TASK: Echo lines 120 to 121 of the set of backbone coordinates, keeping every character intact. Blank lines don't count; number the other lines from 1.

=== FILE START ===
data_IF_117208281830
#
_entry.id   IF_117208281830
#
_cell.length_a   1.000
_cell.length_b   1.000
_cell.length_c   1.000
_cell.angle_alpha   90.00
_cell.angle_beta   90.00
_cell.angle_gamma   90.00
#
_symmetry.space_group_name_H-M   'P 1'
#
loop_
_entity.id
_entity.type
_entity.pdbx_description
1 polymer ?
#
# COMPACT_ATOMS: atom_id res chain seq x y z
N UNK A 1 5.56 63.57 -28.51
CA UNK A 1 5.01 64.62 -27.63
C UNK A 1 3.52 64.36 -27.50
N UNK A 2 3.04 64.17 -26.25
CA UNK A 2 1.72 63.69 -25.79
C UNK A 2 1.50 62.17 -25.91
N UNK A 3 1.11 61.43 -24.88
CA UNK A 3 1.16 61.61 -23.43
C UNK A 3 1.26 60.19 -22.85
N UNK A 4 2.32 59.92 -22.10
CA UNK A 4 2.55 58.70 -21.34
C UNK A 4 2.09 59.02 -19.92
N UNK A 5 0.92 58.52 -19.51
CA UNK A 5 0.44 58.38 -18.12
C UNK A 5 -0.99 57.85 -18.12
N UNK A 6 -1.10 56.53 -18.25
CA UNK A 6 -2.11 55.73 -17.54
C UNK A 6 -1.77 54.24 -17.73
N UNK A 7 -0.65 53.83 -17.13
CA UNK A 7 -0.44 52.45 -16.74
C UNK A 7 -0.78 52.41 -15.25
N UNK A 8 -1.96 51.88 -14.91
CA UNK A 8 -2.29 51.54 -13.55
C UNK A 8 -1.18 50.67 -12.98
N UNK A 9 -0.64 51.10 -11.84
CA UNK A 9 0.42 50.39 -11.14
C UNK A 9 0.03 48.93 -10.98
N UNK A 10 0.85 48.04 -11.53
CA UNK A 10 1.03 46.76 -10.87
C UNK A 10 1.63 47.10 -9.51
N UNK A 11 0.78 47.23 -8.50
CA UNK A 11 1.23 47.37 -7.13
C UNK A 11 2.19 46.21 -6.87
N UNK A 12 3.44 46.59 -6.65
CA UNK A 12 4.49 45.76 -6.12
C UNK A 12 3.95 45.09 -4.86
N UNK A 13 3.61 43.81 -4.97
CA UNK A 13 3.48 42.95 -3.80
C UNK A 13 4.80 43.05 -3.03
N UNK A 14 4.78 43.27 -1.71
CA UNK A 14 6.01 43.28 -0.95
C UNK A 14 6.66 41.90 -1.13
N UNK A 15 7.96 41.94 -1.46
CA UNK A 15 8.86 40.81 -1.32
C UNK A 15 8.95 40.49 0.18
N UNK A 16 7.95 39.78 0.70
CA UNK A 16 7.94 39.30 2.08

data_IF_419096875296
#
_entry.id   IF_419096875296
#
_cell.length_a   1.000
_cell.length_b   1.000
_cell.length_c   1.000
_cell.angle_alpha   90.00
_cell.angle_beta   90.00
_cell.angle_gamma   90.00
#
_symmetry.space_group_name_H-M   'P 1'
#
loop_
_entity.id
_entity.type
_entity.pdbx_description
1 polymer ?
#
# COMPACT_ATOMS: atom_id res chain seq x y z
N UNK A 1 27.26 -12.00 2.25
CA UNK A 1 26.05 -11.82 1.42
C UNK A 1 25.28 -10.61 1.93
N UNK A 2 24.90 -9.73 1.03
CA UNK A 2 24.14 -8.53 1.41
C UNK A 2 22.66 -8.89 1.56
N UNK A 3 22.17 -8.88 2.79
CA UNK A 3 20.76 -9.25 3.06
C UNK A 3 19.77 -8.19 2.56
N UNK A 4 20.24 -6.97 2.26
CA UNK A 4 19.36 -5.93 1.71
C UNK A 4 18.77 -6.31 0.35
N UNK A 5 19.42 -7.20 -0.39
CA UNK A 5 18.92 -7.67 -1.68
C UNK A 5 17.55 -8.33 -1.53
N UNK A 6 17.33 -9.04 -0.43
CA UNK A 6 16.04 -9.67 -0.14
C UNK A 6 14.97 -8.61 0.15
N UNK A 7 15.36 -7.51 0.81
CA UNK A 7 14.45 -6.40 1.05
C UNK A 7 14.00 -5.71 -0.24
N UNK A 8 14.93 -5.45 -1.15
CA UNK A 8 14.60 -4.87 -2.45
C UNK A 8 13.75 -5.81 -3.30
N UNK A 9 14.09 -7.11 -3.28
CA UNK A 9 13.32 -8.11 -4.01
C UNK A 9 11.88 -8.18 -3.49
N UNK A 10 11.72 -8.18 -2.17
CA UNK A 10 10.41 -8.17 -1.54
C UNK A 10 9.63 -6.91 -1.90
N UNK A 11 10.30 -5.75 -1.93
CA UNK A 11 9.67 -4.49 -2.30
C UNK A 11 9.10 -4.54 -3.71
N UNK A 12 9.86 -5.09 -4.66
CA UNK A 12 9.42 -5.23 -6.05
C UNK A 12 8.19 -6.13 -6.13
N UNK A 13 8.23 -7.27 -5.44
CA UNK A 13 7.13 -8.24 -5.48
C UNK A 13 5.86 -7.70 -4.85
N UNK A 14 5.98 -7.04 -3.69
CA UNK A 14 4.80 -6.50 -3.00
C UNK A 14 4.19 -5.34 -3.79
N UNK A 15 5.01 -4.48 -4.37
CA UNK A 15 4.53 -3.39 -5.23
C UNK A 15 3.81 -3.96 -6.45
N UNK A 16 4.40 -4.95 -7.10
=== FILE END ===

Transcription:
C UNK A 11 9.10 -4.54 -3.71
N UNK A 12 9.86 -5.09 -4.66